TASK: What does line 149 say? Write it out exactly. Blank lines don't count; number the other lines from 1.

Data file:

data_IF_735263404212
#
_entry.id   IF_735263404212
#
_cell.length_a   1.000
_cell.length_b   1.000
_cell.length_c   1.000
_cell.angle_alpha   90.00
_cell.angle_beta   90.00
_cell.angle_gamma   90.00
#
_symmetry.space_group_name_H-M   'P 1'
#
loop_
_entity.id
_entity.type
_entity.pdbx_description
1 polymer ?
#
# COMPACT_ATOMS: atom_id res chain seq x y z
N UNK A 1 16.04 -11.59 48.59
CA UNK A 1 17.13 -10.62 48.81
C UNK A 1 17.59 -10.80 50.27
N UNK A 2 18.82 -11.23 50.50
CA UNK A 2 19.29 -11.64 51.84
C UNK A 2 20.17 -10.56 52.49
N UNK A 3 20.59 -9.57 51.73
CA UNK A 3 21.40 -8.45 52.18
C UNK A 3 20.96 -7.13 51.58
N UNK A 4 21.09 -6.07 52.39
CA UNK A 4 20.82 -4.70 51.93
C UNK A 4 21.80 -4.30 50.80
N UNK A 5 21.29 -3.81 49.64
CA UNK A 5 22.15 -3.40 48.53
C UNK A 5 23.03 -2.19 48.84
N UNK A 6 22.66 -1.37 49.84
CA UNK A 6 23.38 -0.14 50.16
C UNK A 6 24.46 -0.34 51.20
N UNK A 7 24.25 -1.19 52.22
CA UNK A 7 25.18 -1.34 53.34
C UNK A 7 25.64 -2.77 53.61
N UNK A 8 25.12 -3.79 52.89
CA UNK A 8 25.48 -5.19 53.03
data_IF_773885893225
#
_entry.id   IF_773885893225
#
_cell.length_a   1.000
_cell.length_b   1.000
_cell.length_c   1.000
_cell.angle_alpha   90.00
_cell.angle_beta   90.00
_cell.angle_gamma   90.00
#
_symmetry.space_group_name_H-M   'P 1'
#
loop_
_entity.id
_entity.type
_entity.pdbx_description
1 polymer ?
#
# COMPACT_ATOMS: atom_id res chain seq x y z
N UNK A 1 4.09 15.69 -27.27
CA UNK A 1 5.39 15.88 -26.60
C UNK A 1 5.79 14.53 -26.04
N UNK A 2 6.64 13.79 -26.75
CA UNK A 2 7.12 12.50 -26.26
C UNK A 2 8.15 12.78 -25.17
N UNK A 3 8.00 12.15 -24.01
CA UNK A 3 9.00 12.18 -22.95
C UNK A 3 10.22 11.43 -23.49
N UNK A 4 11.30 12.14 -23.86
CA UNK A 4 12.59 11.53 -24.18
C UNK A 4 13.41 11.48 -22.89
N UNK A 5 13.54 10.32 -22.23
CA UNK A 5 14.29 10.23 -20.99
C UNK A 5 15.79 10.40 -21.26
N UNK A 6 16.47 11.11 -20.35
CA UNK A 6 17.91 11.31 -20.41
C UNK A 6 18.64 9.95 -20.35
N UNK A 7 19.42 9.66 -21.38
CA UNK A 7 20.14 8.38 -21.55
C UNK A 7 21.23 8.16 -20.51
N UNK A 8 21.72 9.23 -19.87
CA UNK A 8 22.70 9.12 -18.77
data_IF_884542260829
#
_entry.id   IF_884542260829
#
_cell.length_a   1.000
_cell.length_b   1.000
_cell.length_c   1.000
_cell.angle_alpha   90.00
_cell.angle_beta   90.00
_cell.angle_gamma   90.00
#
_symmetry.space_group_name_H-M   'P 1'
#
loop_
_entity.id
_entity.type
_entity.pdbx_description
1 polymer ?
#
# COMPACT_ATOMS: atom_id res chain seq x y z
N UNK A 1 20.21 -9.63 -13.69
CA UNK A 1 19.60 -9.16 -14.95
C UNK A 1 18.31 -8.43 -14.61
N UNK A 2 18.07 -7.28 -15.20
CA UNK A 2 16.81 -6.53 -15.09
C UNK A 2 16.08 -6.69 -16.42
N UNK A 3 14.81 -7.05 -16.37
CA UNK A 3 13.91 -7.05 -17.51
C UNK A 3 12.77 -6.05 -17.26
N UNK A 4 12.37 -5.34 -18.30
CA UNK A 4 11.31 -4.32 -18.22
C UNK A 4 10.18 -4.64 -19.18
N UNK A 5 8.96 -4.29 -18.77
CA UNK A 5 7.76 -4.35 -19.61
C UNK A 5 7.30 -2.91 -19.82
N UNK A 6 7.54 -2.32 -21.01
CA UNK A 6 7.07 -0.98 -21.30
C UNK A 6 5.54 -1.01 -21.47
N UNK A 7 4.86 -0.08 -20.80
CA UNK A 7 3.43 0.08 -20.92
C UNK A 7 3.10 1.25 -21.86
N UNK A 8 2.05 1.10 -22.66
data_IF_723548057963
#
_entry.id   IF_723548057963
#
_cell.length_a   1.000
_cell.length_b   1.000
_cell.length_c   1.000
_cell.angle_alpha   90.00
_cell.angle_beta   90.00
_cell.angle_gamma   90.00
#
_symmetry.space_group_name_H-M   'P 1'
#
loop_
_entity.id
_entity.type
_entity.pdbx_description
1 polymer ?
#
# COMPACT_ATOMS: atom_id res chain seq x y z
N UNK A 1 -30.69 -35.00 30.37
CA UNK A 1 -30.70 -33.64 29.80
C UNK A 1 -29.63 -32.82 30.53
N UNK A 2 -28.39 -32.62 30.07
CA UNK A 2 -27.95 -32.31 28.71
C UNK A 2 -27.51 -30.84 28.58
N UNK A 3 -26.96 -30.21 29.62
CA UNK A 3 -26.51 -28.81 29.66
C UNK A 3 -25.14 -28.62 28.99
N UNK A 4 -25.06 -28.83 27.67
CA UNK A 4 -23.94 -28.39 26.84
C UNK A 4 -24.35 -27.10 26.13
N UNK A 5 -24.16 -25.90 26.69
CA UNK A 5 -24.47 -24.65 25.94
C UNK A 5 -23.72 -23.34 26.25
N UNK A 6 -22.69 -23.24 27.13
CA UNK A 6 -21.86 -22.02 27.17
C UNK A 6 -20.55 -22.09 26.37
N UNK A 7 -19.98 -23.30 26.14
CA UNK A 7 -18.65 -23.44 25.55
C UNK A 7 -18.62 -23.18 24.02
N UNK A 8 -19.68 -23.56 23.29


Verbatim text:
N UNK A 1 -30.69 -35.00 30.37